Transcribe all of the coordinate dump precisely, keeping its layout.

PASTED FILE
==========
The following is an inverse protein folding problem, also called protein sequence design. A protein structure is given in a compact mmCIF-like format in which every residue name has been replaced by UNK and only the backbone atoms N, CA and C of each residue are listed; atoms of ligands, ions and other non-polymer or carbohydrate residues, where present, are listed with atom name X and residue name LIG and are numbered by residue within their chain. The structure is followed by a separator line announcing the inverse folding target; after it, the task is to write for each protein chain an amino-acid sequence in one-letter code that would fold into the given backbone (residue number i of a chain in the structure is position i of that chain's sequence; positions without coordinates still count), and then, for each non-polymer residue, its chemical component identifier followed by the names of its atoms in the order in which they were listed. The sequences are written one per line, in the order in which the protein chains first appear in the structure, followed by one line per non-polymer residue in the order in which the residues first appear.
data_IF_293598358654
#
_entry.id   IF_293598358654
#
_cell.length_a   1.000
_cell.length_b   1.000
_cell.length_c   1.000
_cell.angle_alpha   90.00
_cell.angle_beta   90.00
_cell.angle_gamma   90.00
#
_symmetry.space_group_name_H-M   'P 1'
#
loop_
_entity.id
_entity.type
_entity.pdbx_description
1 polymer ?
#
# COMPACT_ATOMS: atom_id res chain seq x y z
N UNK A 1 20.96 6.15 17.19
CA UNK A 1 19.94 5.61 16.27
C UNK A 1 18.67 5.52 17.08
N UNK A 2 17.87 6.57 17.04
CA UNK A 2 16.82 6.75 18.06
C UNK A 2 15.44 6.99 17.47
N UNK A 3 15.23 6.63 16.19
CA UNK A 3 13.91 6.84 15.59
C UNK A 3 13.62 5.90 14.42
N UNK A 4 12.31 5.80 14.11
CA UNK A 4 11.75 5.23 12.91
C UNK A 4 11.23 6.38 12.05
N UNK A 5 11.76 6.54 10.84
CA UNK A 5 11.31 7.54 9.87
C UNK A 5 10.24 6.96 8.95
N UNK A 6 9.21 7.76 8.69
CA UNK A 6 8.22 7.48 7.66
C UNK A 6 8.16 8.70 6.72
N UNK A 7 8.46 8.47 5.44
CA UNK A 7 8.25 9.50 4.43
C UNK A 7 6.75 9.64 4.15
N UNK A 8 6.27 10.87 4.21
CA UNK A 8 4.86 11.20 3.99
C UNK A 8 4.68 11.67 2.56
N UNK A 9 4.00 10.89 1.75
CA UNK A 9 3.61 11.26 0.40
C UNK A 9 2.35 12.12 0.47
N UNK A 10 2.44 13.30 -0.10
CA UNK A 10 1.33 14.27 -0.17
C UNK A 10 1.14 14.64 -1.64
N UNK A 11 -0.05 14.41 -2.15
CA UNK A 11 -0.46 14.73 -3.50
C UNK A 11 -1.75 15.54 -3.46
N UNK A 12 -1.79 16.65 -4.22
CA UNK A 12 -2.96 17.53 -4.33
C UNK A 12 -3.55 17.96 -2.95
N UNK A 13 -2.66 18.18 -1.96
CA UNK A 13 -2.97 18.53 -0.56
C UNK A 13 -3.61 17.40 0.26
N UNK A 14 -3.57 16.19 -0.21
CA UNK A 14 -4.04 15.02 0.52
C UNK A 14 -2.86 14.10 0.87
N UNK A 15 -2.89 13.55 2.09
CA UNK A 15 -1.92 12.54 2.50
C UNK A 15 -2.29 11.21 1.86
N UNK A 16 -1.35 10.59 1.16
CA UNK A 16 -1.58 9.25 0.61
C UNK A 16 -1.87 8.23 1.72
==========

The following is an inverse protein folding problem, also called protein sequence design. A protein structure is given in a compact mmCIF-like format in which every residue name has been replaced by UNK and only the backbone atoms N, CA and C of each residue are listed; atoms of ligands, ions and other non-polymer or carbohydrate residues, where present, are listed with atom name X and residue name LIG and are numbered by residue within their chain. The structure is followed by a separator line announcing the inverse folding target; after it, the task is to write for each protein chain an amino-acid sequence in one-letter code that would fold into the given backbone (residue number i of a chain in the structure is position i of that chain's sequence; positions without coordinates still count), and then, for each non-polymer residue, its chemical component identifier followed by the names of its atoms in the order in which they were listed. The sequences are written one per line, in the order in which the protein chains first appear in the structure, followed by one line per non-polymer residue in the order in which the residues first appear.
data_IF_293598358654
#
_entry.id   IF_293598358654
#
_cell.length_a   1.000
_cell.length_b   1.000
_cell.length_c   1.000
_cell.angle_alpha   90.00
_cell.angle_beta   90.00
_cell.angle_gamma   90.00
#
_symmetry.space_group_name_H-M   'P 1'
#
loop_
_entity.id
_entity.type
_entity.pdbx_description
1 polymer ?
#
# COMPACT_ATOMS: atom_id res chain seq x y z
N UNK A 1 20.96 6.15 17.19
CA UNK A 1 19.94 5.61 16.27
C UNK A 1 18.67 5.52 17.08
N UNK A 2 17.87 6.57 17.04
CA UNK A 2 16.82 6.75 18.06
C UNK A 2 15.44 6.99 17.47
N UNK A 3 15.23 6.63 16.19
CA UNK A 3 13.91 6.84 15.59
C UNK A 3 13.62 5.90 14.42
N UNK A 4 12.31 5.80 14.11
CA UNK A 4 11.75 5.23 12.91
C UNK A 4 11.23 6.38 12.05
N UNK A 5 11.76 6.54 10.84
CA UNK A 5 11.31 7.54 9.87
C UNK A 5 10.24 6.96 8.95
N UNK A 6 9.21 7.76 8.69
CA UNK A 6 8.22 7.48 7.66
C UNK A 6 8.16 8.70 6.72
N UNK A 7 8.46 8.47 5.44
CA UNK A 7 8.25 9.50 4.43
C UNK A 7 6.75 9.64 4.15
N UNK A 8 6.27 10.87 4.21
CA UNK A 8 4.86 11.20 3.99
C UNK A 8 4.68 11.67 2.56
N UNK A 9 4.00 10.89 1.75
CA UNK A 9 3.61 11.26 0.40
C UNK A 9 2.35 12.12 0.47
N UNK A 10 2.44 13.30 -0.10
CA UNK A 10 1.33 14.27 -0.17
C UNK A 10 1.14 14.64 -1.64
N UNK A 11 -0.05 14.41 -2.15
CA UNK A 11 -0.46 14.73 -3.50
C UNK A 11 -1.75 15.54 -3.46
N UNK A 12 -1.79 16.65 -4.22
CA UNK A 12 -2.96 17.53 -4.33
C UNK A 12 -3.55 17.96 -2.95
N UNK A 13 -2.66 18.18 -1.96
CA UNK A 13 -2.97 18.53 -0.56
C UNK A 13 -3.61 17.40 0.26
N UNK A 14 -3.57 16.19 -0.21
CA UNK A 14 -4.04 15.02 0.52
C UNK A 14 -2.86 14.10 0.87
N UNK A 15 -2.89 13.55 2.09
CA UNK A 15 -1.92 12.54 2.50
C UNK A 15 -2.29 11.21 1.86
N UNK A 16 -1.35 10.59 1.16
CA UNK A 16 -1.58 9.25 0.61
C UNK A 16 -1.87 8.23 1.72